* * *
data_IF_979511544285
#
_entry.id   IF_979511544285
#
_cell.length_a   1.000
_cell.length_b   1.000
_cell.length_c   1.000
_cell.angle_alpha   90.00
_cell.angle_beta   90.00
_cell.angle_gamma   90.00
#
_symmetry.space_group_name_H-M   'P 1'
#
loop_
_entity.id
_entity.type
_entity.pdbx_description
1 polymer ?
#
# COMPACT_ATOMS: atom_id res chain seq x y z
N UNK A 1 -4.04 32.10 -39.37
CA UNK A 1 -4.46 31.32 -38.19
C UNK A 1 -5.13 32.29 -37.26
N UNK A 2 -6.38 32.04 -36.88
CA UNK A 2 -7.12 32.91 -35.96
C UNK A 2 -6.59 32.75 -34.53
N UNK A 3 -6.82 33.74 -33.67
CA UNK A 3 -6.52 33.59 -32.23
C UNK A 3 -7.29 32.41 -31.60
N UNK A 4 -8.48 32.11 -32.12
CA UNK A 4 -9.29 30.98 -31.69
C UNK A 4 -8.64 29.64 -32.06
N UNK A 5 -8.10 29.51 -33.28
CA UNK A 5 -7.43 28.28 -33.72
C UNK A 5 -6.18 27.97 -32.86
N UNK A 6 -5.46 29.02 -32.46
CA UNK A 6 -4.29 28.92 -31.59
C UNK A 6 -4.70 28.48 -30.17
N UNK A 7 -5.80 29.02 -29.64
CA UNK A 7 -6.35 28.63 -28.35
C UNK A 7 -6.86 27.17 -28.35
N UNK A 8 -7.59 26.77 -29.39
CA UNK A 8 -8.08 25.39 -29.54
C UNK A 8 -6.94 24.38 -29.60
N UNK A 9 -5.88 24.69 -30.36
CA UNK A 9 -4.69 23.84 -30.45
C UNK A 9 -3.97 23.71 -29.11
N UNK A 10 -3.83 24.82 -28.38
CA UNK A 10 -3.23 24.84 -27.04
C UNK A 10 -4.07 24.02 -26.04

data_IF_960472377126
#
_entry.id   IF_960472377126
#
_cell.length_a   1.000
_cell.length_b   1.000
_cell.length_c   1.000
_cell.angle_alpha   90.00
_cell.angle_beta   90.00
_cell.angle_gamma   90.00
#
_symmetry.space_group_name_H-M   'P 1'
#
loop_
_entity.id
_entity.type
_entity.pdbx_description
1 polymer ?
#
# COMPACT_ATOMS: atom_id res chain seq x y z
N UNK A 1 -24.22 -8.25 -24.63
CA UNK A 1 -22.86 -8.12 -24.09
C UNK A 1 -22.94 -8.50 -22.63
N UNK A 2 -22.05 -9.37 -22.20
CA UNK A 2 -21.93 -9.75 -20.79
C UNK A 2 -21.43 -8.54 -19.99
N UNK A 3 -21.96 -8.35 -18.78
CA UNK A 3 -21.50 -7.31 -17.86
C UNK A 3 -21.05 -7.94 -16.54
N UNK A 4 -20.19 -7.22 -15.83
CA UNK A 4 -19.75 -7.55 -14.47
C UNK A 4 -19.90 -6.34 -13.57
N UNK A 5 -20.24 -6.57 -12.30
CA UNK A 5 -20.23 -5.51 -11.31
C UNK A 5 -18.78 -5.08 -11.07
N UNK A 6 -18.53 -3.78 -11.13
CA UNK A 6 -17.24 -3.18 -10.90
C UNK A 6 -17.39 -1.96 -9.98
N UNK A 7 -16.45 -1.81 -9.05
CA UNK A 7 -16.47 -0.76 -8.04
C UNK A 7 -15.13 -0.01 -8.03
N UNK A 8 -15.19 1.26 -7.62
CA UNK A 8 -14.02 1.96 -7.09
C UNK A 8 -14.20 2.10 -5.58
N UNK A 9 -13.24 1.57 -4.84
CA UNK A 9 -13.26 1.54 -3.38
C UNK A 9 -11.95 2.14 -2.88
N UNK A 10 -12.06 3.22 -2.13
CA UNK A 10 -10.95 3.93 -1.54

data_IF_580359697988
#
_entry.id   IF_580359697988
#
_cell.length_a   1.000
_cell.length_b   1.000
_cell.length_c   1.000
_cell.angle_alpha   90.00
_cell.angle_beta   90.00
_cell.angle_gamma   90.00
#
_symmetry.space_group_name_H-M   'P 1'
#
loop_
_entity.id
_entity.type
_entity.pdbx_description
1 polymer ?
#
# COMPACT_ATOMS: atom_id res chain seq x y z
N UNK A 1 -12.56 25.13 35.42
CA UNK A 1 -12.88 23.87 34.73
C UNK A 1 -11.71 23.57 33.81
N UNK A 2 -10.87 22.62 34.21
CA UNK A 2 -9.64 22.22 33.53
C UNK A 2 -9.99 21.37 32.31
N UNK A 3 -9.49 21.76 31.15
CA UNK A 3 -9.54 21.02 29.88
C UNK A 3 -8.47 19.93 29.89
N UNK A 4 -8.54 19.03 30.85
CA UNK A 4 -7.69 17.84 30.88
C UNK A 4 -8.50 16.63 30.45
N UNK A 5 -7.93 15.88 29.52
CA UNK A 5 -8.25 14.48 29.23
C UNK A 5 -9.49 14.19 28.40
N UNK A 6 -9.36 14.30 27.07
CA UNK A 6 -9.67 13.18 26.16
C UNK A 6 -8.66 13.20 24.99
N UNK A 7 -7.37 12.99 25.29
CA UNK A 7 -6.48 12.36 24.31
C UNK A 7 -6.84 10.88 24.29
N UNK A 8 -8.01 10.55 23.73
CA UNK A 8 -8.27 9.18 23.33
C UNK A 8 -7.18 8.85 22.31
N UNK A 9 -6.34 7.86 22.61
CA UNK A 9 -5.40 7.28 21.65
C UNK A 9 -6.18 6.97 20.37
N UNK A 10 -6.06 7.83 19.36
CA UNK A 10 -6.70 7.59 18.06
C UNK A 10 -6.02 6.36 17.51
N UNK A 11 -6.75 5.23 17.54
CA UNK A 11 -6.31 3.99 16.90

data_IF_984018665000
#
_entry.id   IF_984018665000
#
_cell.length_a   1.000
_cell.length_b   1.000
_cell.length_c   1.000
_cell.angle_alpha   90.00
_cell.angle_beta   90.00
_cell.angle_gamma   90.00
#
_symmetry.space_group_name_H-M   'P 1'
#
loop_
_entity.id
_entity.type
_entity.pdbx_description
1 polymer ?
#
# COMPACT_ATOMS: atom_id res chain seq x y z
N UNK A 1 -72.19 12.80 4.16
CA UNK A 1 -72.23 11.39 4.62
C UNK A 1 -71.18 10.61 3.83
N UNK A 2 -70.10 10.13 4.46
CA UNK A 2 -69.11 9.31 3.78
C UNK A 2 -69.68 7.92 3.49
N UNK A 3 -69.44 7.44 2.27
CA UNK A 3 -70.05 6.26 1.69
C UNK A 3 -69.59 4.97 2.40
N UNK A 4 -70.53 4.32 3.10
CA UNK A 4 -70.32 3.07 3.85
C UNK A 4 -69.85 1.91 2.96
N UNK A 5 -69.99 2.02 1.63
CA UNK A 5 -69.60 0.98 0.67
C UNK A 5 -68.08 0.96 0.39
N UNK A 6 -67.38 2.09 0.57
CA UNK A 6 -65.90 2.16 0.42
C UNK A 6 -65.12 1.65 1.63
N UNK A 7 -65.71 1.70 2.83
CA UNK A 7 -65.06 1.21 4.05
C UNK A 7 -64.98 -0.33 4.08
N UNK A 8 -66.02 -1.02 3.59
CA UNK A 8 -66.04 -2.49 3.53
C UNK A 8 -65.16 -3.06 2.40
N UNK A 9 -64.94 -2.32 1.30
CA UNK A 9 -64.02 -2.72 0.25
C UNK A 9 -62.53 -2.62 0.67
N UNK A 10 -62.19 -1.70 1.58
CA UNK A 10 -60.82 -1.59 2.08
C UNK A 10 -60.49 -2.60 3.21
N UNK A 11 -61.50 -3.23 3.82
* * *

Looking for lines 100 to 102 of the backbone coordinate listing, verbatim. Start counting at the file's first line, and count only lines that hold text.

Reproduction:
data_IF_580359697988
#
_entry.id   IF_580359697988